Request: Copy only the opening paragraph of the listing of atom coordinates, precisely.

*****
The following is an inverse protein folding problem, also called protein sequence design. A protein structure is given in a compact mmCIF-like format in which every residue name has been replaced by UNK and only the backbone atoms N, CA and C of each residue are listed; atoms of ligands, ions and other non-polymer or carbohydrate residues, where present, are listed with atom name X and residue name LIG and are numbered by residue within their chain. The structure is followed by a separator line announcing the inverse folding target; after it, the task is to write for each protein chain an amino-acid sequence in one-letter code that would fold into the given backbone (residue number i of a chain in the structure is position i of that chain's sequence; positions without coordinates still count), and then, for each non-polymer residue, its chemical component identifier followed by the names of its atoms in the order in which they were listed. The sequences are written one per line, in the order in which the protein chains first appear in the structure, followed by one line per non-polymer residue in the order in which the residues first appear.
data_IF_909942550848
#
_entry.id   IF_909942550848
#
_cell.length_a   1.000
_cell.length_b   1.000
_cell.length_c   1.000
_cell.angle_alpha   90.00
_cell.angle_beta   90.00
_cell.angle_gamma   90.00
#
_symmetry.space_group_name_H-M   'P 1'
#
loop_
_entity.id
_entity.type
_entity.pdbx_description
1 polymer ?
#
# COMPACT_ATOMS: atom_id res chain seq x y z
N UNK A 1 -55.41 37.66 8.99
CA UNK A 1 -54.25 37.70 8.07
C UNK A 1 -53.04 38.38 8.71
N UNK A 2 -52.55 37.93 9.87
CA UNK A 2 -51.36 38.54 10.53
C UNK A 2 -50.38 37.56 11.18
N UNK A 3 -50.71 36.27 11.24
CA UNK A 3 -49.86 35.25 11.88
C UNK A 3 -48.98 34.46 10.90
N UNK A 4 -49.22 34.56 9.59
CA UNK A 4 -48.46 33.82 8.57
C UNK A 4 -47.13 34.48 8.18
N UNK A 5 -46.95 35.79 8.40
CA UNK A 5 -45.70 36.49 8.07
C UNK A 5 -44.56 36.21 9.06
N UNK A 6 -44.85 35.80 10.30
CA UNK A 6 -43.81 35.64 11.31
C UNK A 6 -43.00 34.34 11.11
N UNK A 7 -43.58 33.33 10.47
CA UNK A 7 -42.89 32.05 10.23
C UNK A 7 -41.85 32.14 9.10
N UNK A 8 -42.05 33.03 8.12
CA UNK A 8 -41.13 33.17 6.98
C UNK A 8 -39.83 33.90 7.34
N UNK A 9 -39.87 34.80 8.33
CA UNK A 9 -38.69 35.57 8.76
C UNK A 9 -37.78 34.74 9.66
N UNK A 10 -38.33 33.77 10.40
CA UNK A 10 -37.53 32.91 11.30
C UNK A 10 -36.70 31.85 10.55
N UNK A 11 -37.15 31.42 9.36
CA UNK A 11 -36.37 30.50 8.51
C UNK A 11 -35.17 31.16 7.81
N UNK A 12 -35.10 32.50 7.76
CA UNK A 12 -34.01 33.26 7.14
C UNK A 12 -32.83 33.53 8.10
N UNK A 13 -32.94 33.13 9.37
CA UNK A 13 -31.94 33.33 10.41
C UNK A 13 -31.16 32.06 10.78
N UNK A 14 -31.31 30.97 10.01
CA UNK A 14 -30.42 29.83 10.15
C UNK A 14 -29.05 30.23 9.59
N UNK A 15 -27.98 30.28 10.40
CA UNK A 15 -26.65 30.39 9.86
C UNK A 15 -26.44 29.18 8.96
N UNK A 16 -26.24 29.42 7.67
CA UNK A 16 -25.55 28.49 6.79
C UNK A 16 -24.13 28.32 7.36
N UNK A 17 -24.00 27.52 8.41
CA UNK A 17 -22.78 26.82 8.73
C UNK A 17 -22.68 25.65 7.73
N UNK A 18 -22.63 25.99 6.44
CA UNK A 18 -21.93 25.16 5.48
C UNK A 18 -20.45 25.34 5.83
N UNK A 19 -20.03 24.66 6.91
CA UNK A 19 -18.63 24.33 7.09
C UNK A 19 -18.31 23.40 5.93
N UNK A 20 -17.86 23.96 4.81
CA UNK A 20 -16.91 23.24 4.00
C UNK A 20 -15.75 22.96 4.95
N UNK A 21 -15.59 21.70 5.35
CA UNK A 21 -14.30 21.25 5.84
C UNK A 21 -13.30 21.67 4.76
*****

The following is an inverse protein folding problem, also called protein sequence design. A protein structure is given in a compact mmCIF-like format in which every residue name has been replaced by UNK and only the backbone atoms N, CA and C of each residue are listed; atoms of ligands, ions and other non-polymer or carbohydrate residues, where present, are listed with atom name X and residue name LIG and are numbered by residue within their chain. The structure is followed by a separator line announcing the inverse folding target; after it, the task is to write for each protein chain an amino-acid sequence in one-letter code that would fold into the given backbone (residue number i of a chain in the structure is position i of that chain's sequence; positions without coordinates still count), and then, for each non-polymer residue, its chemical component identifier followed by the names of its atoms in the order in which they were listed. The sequences are written one per line, in the order in which the protein chains first appear in the structure, followed by one line per non-polymer residue in the order in which the residues first appear.